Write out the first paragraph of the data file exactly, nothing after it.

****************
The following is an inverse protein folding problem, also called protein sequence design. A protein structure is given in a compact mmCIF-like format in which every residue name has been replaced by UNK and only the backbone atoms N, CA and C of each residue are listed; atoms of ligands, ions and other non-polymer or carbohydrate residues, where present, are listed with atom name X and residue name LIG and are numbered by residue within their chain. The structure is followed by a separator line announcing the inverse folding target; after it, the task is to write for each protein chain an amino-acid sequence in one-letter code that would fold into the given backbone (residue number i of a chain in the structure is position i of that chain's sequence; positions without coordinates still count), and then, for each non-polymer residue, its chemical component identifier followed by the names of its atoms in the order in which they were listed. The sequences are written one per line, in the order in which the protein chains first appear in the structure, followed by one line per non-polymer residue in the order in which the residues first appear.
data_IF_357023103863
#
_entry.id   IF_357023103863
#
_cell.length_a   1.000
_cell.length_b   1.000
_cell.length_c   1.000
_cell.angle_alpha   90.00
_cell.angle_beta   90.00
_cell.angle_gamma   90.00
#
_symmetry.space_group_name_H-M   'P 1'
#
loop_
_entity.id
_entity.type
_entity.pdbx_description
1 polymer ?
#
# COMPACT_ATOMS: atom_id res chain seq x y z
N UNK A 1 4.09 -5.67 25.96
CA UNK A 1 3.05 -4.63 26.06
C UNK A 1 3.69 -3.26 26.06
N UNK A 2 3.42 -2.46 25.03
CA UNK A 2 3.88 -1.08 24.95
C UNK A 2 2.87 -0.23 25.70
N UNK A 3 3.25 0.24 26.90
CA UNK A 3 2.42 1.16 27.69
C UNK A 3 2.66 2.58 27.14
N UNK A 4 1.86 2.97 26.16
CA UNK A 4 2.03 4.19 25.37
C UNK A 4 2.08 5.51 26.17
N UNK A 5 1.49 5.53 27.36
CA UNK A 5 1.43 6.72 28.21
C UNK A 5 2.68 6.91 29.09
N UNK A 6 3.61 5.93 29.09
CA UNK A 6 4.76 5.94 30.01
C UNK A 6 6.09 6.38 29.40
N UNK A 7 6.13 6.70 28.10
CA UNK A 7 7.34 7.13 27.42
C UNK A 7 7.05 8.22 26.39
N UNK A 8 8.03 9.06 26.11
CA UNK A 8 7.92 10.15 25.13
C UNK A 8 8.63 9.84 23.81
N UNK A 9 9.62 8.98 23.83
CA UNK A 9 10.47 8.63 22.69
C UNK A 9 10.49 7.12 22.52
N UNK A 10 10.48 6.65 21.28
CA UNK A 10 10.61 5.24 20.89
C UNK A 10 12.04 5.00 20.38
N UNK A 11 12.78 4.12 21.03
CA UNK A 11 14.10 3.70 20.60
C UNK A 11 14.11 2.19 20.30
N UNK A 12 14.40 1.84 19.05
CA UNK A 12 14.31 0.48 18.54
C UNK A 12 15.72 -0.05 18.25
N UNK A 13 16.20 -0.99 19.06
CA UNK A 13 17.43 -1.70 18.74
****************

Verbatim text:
The following is an inverse protein folding problem, also called protein sequence design. A protein structure is given in a compact mmCIF-like format in which every residue name has been replaced by UNK and only the backbone atoms N, CA and C of each residue are listed; atoms of ligands, ions and other non-polymer or carbohydrate residues, where present, are listed with atom name X and residue name LIG and are numbered by residue within their chain. The structure is followed by a separator line announcing the inverse folding target; after it, the task is to write for each protein chain an amino-acid sequence in one-letter code that would fold into the given backbone (residue number i of a chain in the structure is position i of that chain's sequence; positions without coordinates still count), and then, for each non-polymer residue, its chemical component identifier followed by the names of its atoms in the order in which they were listed. The sequences are written one per line, in the order in which the protein chains first appear in the structure, followed by one line per non-polymer residue in the order in which the residues first appear.